Alternatively, if the data majority exists, then the data majority overwrites data on the corrupted mirrors among the multiple mirrors in step 855. Once the corrupted mirrors are fixed, the data is returned to the read module 410 in step 860 and a check is made for further read operations.
The election and data majority mechanism in the embodiments described above solves problems such as bit flipping, mistracking, miscaching, and I/O status errors. In one embodiment, two mirrors are selected. If the two mirrors have equivalent data, then this data majority will be used to overwrite corrupted data. Because the probability of errors propagated on both randomly chosen mirrors is unlikely, the present invention overcomes previous problems with detection and correction of errors. Specifically, the probability of errors occurring across multiple mirrors is lowered as multiple disks 160 (
Three disks 310 (
The present invention has been described with reference to a preferred embodiment. Other embodiments will be apparent to those skilled in the art in light of this disclosure. For example, the invention can be readily implemented using configurations other than those described. Additionally, the invention can effectively be used in combination with systems other than the one described. Therefore, these and other variations upon the preferred embodiment are within the scope of the present invention, which is limited only by the appended claims.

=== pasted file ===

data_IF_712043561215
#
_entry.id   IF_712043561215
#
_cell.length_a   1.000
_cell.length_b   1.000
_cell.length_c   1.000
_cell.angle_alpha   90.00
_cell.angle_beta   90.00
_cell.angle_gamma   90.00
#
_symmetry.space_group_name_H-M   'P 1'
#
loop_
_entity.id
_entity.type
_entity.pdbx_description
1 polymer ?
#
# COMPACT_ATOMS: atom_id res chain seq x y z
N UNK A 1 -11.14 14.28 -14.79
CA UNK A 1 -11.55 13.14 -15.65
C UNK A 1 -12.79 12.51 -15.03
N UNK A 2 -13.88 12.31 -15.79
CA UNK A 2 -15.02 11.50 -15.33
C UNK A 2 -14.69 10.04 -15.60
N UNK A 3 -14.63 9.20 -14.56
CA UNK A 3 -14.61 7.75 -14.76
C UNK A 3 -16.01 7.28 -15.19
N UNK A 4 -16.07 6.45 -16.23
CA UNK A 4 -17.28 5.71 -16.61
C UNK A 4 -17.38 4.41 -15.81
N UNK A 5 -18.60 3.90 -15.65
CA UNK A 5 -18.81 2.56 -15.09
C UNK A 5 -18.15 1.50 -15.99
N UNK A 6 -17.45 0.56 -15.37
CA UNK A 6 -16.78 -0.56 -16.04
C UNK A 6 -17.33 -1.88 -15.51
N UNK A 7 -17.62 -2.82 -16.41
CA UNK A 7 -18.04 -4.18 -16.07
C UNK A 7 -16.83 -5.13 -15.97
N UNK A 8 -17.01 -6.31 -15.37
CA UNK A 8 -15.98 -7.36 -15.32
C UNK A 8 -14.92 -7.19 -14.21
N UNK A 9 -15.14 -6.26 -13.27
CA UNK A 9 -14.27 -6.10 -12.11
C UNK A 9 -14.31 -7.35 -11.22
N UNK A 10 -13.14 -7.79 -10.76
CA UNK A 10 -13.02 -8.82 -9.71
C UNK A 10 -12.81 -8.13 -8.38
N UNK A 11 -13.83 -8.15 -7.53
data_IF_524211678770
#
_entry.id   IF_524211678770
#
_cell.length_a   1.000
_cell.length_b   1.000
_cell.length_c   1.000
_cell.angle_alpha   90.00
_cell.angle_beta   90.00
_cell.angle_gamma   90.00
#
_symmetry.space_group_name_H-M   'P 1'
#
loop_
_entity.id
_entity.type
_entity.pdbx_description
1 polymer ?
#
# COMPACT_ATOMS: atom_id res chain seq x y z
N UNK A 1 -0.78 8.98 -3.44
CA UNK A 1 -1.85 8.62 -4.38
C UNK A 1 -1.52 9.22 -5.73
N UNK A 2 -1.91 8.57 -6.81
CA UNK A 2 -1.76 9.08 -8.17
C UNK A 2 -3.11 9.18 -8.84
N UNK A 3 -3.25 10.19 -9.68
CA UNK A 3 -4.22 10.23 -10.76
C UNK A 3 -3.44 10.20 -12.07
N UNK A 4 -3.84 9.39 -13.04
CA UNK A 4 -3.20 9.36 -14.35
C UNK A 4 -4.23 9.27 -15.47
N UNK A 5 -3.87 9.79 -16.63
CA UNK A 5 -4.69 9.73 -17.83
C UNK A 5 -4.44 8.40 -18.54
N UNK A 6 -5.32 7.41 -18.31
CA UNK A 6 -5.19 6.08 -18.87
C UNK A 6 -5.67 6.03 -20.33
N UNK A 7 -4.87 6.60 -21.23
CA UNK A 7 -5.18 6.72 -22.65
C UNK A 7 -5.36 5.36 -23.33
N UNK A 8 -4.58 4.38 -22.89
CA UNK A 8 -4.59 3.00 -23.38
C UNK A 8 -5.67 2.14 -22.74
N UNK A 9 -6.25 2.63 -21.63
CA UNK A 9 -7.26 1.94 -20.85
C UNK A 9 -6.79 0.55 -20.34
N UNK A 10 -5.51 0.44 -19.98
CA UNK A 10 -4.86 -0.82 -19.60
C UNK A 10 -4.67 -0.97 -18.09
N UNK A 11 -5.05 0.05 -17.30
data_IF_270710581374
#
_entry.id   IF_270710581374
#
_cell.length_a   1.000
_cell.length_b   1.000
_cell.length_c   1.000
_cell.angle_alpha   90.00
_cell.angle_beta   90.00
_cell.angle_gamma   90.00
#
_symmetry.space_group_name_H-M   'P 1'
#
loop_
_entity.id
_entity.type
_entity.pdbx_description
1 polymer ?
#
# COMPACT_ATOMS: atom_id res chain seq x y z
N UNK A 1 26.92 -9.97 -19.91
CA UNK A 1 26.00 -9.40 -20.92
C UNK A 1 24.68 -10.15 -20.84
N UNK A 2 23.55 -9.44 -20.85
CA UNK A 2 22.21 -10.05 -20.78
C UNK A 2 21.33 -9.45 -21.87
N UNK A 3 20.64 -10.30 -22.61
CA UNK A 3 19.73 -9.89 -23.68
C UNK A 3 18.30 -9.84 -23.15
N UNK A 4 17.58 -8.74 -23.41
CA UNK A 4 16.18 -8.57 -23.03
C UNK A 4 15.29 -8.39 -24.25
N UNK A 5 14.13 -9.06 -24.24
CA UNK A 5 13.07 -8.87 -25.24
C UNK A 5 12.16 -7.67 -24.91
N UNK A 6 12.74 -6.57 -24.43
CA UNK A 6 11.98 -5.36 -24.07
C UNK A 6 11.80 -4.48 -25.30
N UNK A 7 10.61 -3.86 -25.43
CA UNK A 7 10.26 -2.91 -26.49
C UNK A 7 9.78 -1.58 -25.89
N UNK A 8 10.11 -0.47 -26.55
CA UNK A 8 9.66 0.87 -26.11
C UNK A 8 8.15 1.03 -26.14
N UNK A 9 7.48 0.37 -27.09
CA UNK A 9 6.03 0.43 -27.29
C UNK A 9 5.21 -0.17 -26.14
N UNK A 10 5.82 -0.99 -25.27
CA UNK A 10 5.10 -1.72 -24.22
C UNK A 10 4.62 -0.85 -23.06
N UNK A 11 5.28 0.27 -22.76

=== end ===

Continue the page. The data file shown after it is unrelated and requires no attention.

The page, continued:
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|U.S. Classification||714/819, 714/797, G9B/20.047|
|International Classification||G11B20/18, H03M13/00|
|Cooperative Classification||G11B20/1803, G06F11/183|
|European Classification||G11B20/18A, G06F11/18N|
|Mar 15, 2002||AS||Assignment|